Blavatnik School of Government, University of Oxford
Understanding the Politics of the Learning Crisis
This new volume of case studies on the politics of learning in developing countries makes three distinct and valuable contributions.
First, it acknowledges and emphasises that the politics of schooling (expanding access to more years of schooling to more of the population) and the politics of learning are not, and cannot be, the same.
The reason we must have very different models for the politics of schooling and the politics of learning is simple: the primary empirical facts to be explained are completely different. The main fact to be explained with a politics of schooling is why nearly all countries have managed to achieve such a massive expansion. The average years of schooling of adults in developing countries has increased by five years (from about two years to about seven years completed on average) and this expansion has happened nearly everywhere and pretty uniformly across major political ‘types’ of country. Schooling has increased by about five years in democracies and non-democracies, in countries with good and bad human rights records, and in countries with high and low corruption. The puzzle is why this expansion of schooling is so ubiquitously large across countries.
The puzzle for the extent of learning a child receives in a typical year of basic schooling is exactly the opposite. An analysis of the Demographic and Health Survey data about the proportion of women who can read a sentence shows that the fraction of women who completed Grade 6 who can read a single simple sentence varies from essentially zero (e.g., 7.6 percent in Ghana, 11.9 percent in Nigeria) to essentially 100 percent (e.g., 80 percent in Kenya, 88 percent in Tanzania). Similarly, even among developing countries, the results on international assessments of the learned competencies of 15-year-olds in school like PISA (and PISA-D) vary from countries like Vietnam, which achieves around 500 (the same level as OECD countries), to its neighbour, Cambodia, which scores only 325 ( implying that the 95th percentile Cambodian student doesn’t reach the Vietnamese average) – or even lower, like Zambia at 281.
The first virtue of this book is that it tackles head-on what is bound to be a hard question: Why have so many developing countries had a politics of schooling without a politics of learning?
The second positive feature of this book is that it adopts a ‘policy domains’ approach that searches for the political and policy determinants of the proximate determinants of learning. Many approaches to explaining low levels of learning start and stop with the proximate determinants. So, suppose we know that in order for a child to learn they must have sufficient time on task with exposure to an adequate teacher. Then we might be able to use data to look at why children are not getting adequate time (e.g., student absenteeism, teacher absence from classroom, poor classroom time management, too many subjects, leading to low time on task to each) and to data on the fraction of teachers who know the material and know how to teach (and Bold et al. 2017 do an excellent job of this across several African countries). But this decomposition of performance into lists of differences on observed proximate determinants is going to have two limitations.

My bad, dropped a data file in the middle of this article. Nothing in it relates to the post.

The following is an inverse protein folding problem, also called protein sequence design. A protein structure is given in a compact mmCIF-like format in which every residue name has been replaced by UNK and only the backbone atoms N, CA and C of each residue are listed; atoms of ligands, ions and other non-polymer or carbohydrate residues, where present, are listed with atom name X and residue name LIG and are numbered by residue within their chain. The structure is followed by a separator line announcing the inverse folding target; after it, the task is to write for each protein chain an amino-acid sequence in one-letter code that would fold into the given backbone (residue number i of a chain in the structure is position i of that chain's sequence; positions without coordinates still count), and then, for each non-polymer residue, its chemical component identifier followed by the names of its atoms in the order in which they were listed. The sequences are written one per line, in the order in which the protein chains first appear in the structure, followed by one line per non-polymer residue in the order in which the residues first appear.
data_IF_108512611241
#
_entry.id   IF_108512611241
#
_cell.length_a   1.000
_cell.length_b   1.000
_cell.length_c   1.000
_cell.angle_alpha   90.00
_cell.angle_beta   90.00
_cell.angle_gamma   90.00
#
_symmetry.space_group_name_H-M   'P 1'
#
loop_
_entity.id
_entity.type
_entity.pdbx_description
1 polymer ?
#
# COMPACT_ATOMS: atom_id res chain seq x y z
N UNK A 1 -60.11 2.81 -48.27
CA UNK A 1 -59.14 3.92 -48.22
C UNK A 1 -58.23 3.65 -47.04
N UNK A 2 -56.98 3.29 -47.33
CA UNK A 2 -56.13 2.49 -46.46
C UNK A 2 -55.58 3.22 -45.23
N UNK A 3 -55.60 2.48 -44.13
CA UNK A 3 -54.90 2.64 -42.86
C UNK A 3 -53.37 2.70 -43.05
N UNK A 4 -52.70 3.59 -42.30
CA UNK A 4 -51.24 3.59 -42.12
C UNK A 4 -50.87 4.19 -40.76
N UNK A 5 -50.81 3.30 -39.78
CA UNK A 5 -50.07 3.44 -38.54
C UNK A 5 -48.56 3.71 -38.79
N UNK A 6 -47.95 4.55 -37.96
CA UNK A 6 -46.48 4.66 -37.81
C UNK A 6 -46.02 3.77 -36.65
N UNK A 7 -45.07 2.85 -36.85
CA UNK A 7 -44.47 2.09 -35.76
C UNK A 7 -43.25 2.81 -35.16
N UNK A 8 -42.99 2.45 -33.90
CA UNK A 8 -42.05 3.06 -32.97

First, due to variations in capacity, the effects of policy and politics lead to big differences in outcomes, even for the same observed inputs (see the example of outcomes across South African provinces). Second, and more importantly, the explanation of performance in terms of proximate determinants begs the crucial question of how those differences in proximate determinants emerged and persisted and what can be done to fix them. There is a tendency towards a technocratically enabled political and policy making naiveté in which, if it is demonstrated that student learning is low because of high teacher absence from the classroom, the recommendation is to raise teacher attendance. But this assumes that teacher attendance is not itself an outcome of the operation of a given education system under a set of political and policy determinants. The policy domain analysis in the book allows for an understanding of the wider determinants of the proximate determinants of learning, which is essential for improving outcomes. Merely naming a problem is not naming its solution.
Third, the book adopts a political settlements approach to the politics of learning, which allows that very different ‘types’ of government and governmentality exist and that the way to improved outcomes might vary across those types. All too often, the ‘politics of X’ is taken to mean ‘the politics of X in a (a) competitive electoral democracy with (b) institutionalised political parties, (c) strong rule of law and (d) capable Weberian bureaucracies’. Hence the default model of the ‘politics of X’ is the politics of X in Sweden or Canada and then one might try and think about how the ‘politics of X in Indonesia under Soeharto’ differed from that default in a variety of ways. This book, following the political settlements approach, starts from the premise that there are analytically very different types of politics and modes in which public administration works and that these are not well understood as deviations from democracy or rule of law, but rather have their own logics. This is a promising approach and the six case studies provide a valuable first cut exploration in the domain of education.
This is not to say this book ends the exploration, but it does shine the light down a promising path.
This article first appeared in the ESID (Effective States and Inclusive Development Research Centre) blog.
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